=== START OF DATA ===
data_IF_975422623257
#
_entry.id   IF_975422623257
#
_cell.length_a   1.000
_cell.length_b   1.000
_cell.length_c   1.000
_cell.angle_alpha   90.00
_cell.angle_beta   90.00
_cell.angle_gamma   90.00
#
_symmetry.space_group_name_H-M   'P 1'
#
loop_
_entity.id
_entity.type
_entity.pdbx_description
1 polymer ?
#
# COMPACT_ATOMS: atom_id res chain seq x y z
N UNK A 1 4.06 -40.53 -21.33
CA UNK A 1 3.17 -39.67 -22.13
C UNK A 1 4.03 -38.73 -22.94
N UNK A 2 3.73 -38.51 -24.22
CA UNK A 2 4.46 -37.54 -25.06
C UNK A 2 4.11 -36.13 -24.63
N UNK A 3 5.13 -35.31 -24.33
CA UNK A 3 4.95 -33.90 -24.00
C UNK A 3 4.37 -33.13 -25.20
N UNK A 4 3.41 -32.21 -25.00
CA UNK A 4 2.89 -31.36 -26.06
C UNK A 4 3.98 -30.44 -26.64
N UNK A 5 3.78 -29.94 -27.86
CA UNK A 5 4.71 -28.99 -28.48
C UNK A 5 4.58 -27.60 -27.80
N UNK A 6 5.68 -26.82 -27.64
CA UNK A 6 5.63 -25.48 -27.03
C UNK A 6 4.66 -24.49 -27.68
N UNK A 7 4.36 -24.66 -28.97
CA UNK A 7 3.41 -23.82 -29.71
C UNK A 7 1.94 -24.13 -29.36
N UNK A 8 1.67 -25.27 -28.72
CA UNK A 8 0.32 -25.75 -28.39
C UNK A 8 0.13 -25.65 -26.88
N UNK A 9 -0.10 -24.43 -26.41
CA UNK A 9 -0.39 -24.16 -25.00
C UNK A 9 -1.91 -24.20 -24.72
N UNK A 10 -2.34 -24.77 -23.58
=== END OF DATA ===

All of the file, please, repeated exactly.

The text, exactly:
data_IF_975422623257
#
_entry.id   IF_975422623257
#
_cell.length_a   1.000
_cell.length_b   1.000
_cell.length_c   1.000
_cell.angle_alpha   90.00
_cell.angle_beta   90.00
_cell.angle_gamma   90.00
#
_symmetry.space_group_name_H-M   'P 1'
#
loop_
_entity.id
_entity.type
_entity.pdbx_description
1 polymer ?
#
# COMPACT_ATOMS: atom_id res chain seq x y z
N UNK A 1 4.06 -40.53 -21.33
CA UNK A 1 3.17 -39.67 -22.13
C UNK A 1 4.03 -38.73 -22.94
N UNK A 2 3.73 -38.51 -24.22
CA UNK A 2 4.46 -37.54 -25.06
C UNK A 2 4.11 -36.13 -24.63
N UNK A 3 5.13 -35.31 -24.33
CA UNK A 3 4.95 -33.90 -24.00
C UNK A 3 4.37 -33.13 -25.20
N UNK A 4 3.41 -32.21 -25.00
CA UNK A 4 2.89 -31.36 -26.06
C UNK A 4 3.98 -30.44 -26.64
N UNK A 5 3.78 -29.94 -27.86
CA UNK A 5 4.71 -28.99 -28.48
C UNK A 5 4.58 -27.60 -27.80
N UNK A 6 5.68 -26.82 -27.64
CA UNK A 6 5.63 -25.48 -27.03
C UNK A 6 4.66 -24.49 -27.68
N UNK A 7 4.36 -24.66 -28.97
CA UNK A 7 3.41 -23.82 -29.71
C UNK A 7 1.94 -24.13 -29.36
N UNK A 8 1.67 -25.27 -28.72
CA UNK A 8 0.32 -25.75 -28.39
C UNK A 8 0.13 -25.65 -26.88
N UNK A 9 -0.10 -24.43 -26.41
CA UNK A 9 -0.39 -24.16 -25.00
C UNK A 9 -1.91 -24.20 -24.72
N UNK A 10 -2.34 -24.77 -23.58